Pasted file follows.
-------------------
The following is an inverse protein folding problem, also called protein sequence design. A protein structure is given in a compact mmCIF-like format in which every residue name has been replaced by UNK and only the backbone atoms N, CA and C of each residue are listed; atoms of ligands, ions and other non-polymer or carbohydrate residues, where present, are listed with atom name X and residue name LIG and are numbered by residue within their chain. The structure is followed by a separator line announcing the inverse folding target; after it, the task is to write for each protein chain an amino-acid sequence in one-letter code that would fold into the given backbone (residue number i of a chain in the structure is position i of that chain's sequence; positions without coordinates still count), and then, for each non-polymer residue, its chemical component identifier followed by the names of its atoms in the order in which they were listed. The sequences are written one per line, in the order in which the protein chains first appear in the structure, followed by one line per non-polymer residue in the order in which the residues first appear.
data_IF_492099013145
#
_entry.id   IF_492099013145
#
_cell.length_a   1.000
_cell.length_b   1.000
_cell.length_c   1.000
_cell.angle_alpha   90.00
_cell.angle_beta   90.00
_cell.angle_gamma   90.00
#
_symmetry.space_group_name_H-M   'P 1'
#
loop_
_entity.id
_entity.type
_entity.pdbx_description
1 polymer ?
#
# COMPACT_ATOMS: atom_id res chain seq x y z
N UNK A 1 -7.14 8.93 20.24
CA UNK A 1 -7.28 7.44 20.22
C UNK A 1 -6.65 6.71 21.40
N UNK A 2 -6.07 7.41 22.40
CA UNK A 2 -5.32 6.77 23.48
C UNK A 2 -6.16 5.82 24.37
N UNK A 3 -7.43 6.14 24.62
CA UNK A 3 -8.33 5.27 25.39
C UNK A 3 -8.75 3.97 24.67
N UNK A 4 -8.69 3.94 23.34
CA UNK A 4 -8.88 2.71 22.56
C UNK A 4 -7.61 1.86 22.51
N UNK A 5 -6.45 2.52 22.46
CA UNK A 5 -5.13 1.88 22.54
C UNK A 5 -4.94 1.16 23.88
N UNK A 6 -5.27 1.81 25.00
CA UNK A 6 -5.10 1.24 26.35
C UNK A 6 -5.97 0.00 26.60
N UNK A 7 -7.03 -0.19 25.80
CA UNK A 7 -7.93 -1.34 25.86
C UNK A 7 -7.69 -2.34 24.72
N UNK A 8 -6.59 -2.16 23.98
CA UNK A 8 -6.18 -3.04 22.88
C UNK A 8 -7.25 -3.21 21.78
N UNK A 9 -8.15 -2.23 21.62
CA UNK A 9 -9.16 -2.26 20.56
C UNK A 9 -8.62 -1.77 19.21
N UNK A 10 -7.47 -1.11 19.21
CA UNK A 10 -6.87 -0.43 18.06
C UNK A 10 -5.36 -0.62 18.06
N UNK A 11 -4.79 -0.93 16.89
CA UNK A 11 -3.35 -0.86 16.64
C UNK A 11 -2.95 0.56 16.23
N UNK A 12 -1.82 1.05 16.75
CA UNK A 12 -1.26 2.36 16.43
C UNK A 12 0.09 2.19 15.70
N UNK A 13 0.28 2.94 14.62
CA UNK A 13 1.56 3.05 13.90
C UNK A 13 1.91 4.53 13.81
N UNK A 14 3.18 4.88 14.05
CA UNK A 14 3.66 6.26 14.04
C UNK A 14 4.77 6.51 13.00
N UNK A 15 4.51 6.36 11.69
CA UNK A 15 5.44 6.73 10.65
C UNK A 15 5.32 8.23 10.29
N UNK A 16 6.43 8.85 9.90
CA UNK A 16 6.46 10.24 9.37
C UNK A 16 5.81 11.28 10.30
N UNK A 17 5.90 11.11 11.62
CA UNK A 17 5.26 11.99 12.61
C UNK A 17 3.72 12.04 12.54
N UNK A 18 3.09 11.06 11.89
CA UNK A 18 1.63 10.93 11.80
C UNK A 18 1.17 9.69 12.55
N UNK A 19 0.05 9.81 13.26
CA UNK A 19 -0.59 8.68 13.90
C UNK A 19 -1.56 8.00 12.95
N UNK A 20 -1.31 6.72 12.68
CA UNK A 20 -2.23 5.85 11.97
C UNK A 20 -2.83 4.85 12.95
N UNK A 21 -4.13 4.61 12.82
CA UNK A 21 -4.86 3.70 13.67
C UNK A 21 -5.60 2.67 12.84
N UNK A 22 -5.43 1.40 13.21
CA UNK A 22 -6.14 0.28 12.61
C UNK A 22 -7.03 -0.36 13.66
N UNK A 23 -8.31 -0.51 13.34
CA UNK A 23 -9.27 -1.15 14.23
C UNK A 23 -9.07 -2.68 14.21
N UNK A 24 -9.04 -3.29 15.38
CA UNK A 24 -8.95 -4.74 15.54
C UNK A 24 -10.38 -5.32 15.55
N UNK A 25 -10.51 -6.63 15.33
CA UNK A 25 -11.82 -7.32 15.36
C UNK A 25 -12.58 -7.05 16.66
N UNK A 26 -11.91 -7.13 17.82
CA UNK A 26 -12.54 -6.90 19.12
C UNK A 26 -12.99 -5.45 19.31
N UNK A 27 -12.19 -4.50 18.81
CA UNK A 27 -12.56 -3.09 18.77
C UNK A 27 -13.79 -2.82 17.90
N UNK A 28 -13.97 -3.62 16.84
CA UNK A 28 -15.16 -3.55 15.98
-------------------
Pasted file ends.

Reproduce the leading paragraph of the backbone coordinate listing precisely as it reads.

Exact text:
The following is an inverse protein folding problem, also called protein sequence design. A protein structure is given in a compact mmCIF-like format in which every residue name has been replaced by UNK and only the backbone atoms N, CA and C of each residue are listed; atoms of ligands, ions and other non-polymer or carbohydrate residues, where present, are listed with atom name X and residue name LIG and are numbered by residue within their chain. The structure is followed by a separator line announcing the inverse folding target; after it, the task is to write for each protein chain an amino-acid sequence in one-letter code that would fold into the given backbone (residue number i of a chain in the structure is position i of that chain's sequence; positions without coordinates still count), and then, for each non-polymer residue, its chemical component identifier followed by the names of its atoms in the order in which they were listed. The sequences are written one per line, in the order in which the protein chains first appear in the structure, followed by one line per non-polymer residue in the order in which the residues first appear.